He listens. He takes in the feedback.
Yes, he’s demanding, but there’s an open door that players know can be utilized. They also appreciate the way he treats their families and the way he’s close with his family.
“You see him with his wife and kids away from the rink, and he’s a great man as well,” Malone said. “He did a good job of having that balance and showing that.”
Calgary assistant general manager Brad Pascall played with Hakstol at North Dakota. He lived with him in college. They were in each other’s wedding.
His view is admittedly biased, but one thing that stood out to him was the way Blackhawks captain Jonathan Toews spoke about Hakstol. Leaders can spot other leaders. They can also see through those who aren’t sincere.
Toews raved about his time with Hakstol when he’d chat with Pascall.
“Back in my days at Hockey Canada, Jonathan Toews -- who came through North Dakota -- I would sit and talk to him and he couldn’t say enough about Dave and what he meant to him and helping him along,” Pascall said. “I’m confident in Dave’s ability to coach. Looking at [Jake] Voracek, [Claude] Giroux, [Wayne] Simmonds, [Steve] Mason – guys who are stars in the league, to me communicating with those guys is not an issue.”
Getting vouched by Toews will go a long way with those guys. So if that’s not the challenge, what is?
Coyotes coach Dave Tippett’s time at UND didn’t overlap with Hakstol’s, but they both have summer places near Detroit Lakes in Minnesota. They participated in enough alumni events through the years that they’ve gotten to know each other quite well.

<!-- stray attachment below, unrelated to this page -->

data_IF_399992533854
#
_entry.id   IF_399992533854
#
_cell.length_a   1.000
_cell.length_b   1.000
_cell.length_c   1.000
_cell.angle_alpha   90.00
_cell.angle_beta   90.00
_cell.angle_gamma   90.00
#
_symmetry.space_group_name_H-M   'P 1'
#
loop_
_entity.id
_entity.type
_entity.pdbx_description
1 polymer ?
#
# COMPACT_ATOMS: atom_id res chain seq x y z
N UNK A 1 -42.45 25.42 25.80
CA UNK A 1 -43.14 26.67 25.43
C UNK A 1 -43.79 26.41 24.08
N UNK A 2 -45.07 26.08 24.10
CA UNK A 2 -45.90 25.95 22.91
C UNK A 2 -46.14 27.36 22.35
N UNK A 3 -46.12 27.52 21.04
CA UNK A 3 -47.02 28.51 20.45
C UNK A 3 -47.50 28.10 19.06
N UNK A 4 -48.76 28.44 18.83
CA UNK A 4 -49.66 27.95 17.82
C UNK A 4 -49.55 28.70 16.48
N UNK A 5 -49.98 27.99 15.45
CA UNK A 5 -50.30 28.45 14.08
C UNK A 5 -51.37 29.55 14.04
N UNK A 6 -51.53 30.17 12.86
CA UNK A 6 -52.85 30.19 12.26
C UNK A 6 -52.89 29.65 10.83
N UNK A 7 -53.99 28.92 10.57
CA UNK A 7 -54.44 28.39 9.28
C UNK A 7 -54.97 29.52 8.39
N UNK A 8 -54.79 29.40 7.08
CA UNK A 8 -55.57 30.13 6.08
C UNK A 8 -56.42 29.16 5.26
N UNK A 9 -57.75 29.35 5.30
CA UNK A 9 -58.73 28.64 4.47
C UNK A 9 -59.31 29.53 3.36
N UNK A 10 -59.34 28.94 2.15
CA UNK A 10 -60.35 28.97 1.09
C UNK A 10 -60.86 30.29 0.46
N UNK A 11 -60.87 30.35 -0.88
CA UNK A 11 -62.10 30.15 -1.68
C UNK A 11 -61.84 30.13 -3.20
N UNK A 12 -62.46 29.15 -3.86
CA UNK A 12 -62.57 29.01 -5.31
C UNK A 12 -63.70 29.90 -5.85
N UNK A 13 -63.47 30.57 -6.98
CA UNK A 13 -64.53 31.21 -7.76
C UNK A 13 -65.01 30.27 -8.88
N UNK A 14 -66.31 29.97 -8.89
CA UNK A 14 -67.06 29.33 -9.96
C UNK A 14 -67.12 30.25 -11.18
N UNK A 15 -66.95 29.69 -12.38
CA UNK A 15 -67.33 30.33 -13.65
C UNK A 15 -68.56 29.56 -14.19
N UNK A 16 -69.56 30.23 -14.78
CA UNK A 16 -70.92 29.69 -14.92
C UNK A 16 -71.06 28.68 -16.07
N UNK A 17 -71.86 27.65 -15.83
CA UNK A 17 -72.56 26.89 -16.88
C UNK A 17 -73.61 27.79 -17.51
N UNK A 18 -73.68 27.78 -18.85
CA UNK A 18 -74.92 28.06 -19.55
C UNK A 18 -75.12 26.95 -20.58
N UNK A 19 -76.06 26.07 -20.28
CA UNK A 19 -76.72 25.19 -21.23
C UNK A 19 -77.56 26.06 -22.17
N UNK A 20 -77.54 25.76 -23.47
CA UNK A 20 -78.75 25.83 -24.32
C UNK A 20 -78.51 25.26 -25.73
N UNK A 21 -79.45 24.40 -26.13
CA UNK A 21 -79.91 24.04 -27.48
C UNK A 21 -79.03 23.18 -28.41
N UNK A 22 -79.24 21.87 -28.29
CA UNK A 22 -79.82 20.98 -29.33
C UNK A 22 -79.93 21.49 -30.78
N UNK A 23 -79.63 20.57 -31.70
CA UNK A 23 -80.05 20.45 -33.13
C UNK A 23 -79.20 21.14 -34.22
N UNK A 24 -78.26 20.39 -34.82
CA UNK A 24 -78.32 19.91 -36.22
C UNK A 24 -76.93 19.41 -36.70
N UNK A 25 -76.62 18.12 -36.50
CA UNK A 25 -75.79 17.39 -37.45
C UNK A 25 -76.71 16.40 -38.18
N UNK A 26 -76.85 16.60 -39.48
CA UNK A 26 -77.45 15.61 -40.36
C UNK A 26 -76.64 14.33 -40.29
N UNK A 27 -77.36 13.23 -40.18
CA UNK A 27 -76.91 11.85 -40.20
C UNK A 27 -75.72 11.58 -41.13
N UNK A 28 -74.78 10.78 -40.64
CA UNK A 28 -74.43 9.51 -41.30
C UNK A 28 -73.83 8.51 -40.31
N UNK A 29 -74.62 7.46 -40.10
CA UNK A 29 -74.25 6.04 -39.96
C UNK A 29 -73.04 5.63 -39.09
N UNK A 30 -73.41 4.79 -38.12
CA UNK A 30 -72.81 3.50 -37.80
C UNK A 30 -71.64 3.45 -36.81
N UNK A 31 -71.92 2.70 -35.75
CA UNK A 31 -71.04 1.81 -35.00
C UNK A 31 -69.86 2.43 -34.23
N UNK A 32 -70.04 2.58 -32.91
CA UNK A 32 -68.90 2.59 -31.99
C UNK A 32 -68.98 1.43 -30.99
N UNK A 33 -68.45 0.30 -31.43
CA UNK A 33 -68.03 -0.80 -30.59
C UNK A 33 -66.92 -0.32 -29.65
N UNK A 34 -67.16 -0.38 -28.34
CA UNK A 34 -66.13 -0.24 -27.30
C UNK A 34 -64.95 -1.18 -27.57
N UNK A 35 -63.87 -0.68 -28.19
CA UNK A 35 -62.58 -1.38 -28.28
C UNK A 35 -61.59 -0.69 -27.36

“He’s a methodical guy. He’ll spend a lot of time doing his homework, talking to people, making sure he’s well-prepared going in,” Tippett said. “He’s very thoughtful in what he does and how he wants his team to play.”
It’s not relating to players or anything systematically that Tippett sees as the biggest challenge in Hakstol’s transition from the college game to the NHL. It’s managing the schedule.
Hakstol’s UND team played in 42 games last season. In the NHL, that’ll get you to about the All-Star break.
“In the NHL, it’s three or four games in a week. In college, you have a whole week to plan what you’re going to do,” Tippett said. “It’s just like in a game, there’s momentum swings. In your schedule, there’s momentum swings. There’s going to be times when you have a lull in the schedule and you can get in a good practice block. And there are times in the NHL schedule where you can’t find a way to win and the next night you’re starting back-to-backs against the top teams in the division. It’s an all-encompassing thing.”
“It’s just the pure travel and schedule, that’s the biggest challenge he’s going to face,” Pascall added. “I don’t see him having any issues behind the bench in situations or preparation. To me, it’s going from a 46-game schedule to an 82-game schedule and planning things out. But I would have the fullest confidence in his ability to adapt.”
There will be a learning curve. Flyers general manager Ron Hextall knew that coming in. He passed on experienced coaches to make this hire, something that will be quickly noted if it doesn’t pan out.
That’s the risk and it’s a big one. There were coaches available who already know how to manage an NHL schedule. There were coaches available who know what it takes to balance the grind of an 82-game season and then win in the playoffs.
Hextall and those who know Hakstol well believe it was a risk worth taking, simply because of his ability to get the most out of everyone on the roster.
“He made me work for everything I got,” Malone said. “He molded me into the player I am. Without him, I wouldn’t be playing where I’m playing or have done what I’m able to do. He stuck behind me, pushed me and believed in me.”
Now, Hextall is doing the same with him.